The Intervertebral Disc
The spinal discs lie between two vertebrae and therefore are designated as intervertebral discs. One can easily imagine these discs as very tough spacers, which have a very tough of laminated covering of firm connective tissue in close interweaved fibrous layers. This spacer is firmly connected with the vertebral bodies above and below it. To get an idea how tough the discs are, remember that power lifters can hold over 500 pounds above their heads. Every disc in the lumbar spine and most of the discs in the thoracic must be able to support that total weight to make this feat possible. This is done with very little bulging from the discs. If there was significant bulging these powerlifters would fold over in pain. The discs can also be thought of as inflated truck tires and once they begin to deflate, instability of what they are supporting begins.
The filling of the core through the fibrous annulus and its connection to the vertebrae, which supply nutrients to the disc, is an indispensable task within the moving segments.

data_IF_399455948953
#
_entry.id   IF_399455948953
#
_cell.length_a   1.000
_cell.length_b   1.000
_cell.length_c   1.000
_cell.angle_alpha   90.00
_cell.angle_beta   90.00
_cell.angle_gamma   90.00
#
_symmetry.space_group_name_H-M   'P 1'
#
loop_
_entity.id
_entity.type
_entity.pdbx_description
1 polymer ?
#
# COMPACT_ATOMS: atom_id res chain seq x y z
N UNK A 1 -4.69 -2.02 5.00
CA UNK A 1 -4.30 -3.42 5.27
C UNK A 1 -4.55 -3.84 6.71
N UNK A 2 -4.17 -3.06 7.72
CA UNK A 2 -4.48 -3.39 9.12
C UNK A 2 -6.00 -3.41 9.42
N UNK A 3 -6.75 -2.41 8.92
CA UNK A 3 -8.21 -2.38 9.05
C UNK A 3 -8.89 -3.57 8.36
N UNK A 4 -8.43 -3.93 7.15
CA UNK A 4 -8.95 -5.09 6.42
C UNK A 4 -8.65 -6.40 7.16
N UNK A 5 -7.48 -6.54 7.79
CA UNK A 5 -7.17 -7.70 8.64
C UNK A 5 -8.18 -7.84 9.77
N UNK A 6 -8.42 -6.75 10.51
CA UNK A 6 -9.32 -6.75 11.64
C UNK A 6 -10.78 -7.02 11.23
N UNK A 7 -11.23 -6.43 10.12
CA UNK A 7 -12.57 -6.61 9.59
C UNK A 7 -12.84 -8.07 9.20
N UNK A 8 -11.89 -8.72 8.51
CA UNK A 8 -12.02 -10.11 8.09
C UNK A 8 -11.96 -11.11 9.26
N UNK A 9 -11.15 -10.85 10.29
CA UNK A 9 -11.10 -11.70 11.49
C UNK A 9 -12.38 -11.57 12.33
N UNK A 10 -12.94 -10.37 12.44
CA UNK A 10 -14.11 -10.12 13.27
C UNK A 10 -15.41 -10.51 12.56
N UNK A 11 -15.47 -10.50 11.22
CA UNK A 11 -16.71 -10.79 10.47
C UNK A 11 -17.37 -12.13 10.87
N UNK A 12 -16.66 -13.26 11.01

Body weight, loading, movements and impacts on the spinal column are distributed by the spinal discs uniformly among the vertebrae. Otherwise, it would result in an overload of the vertebrae and lead to a vertebral breaks.
The jelly-like core works as a ball-and-socket joint. When bending forward, backward or side to side the jelly mass gets out of the way of the motion and extends to the expanding side and transfers the pressure and load to the firm part of the annulus.
Each spinal disc is about one-quarter as thick as the accompanying vertebrae. In long-term loads, core fluid of the vertebral discs is squeezed through the firm fiber ring into the blood and lymphatic systems, therefore the spinal disc decreases its fluid content and becomes narrower. That is especially the case during hour long sitting or while carrying heavy loads. If lying, especially during the load-free night's sleep, the spinal discs reabsorb fluid again and are filled up tightly in the morning. These processes are measurable. In the mornings we are two to three centimeters taller than evenings. Uniform release and resumption of fluids are needed for a healthy metabolism of the spinal discs and provide for the nourishment for the total spinal disk.
Increasing age causes a slow deteriorization of the intervertebral discs, like in many other tissues. Loss of disc fluid causes the discs to be of less height than when it was younger. Age is responsible for the atrophy of the spinal discs and the reason why older people are shorter than they were in their youth.